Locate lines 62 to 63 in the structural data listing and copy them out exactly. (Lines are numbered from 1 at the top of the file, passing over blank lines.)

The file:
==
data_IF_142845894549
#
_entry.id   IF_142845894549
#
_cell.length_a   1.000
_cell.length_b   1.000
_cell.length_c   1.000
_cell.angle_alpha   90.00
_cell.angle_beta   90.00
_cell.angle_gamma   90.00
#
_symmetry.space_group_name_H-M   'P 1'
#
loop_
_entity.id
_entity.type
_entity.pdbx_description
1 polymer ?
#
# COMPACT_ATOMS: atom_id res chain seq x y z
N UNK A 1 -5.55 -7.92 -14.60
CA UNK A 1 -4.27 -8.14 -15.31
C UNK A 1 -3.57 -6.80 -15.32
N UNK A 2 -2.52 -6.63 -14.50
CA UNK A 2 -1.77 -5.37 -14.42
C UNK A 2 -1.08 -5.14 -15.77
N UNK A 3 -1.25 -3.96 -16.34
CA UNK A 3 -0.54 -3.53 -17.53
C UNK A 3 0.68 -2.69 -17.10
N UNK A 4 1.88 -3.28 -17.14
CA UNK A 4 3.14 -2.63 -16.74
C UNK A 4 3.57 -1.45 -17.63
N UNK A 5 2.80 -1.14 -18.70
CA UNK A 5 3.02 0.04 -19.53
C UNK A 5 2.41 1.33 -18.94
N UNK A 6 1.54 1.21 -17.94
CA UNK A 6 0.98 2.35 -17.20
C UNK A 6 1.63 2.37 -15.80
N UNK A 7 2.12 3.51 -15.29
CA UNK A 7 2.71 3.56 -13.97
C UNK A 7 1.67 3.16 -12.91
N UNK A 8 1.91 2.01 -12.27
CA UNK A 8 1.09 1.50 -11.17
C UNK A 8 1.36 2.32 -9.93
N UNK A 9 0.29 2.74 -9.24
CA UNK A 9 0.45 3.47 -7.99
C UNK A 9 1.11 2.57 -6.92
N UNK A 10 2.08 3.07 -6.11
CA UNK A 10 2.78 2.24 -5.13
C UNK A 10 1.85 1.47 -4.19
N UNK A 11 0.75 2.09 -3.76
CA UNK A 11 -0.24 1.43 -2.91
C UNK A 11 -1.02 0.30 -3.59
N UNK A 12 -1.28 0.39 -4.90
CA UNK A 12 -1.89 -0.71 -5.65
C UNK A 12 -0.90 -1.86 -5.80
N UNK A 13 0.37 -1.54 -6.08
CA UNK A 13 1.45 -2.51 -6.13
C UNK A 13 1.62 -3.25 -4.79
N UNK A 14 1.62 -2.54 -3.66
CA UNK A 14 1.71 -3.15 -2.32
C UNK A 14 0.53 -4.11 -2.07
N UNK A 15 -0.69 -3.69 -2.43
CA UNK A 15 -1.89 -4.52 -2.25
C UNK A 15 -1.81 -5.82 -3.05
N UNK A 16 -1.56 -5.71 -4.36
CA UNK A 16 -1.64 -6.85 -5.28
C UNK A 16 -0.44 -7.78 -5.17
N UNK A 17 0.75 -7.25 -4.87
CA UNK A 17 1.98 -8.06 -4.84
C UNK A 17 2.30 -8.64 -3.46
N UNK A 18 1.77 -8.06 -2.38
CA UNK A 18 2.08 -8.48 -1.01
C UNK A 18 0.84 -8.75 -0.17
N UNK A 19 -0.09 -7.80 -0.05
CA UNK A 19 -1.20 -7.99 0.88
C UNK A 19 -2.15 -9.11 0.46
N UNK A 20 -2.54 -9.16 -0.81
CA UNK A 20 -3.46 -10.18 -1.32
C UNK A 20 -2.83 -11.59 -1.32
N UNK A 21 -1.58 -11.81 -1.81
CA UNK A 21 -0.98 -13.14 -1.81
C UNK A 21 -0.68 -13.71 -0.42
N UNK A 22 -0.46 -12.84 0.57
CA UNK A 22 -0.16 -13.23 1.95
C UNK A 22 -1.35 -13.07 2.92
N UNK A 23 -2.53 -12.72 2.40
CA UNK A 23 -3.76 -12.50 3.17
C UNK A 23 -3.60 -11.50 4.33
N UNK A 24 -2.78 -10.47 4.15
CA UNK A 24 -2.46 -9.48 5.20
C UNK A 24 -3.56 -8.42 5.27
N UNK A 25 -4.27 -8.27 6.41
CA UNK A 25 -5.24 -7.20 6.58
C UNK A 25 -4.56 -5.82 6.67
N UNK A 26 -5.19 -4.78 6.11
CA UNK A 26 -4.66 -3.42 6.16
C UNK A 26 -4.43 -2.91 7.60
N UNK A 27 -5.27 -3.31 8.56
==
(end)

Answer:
C UNK A 14 0.53 -4.11 -2.07
N UNK A 15 -0.69 -3.69 -2.43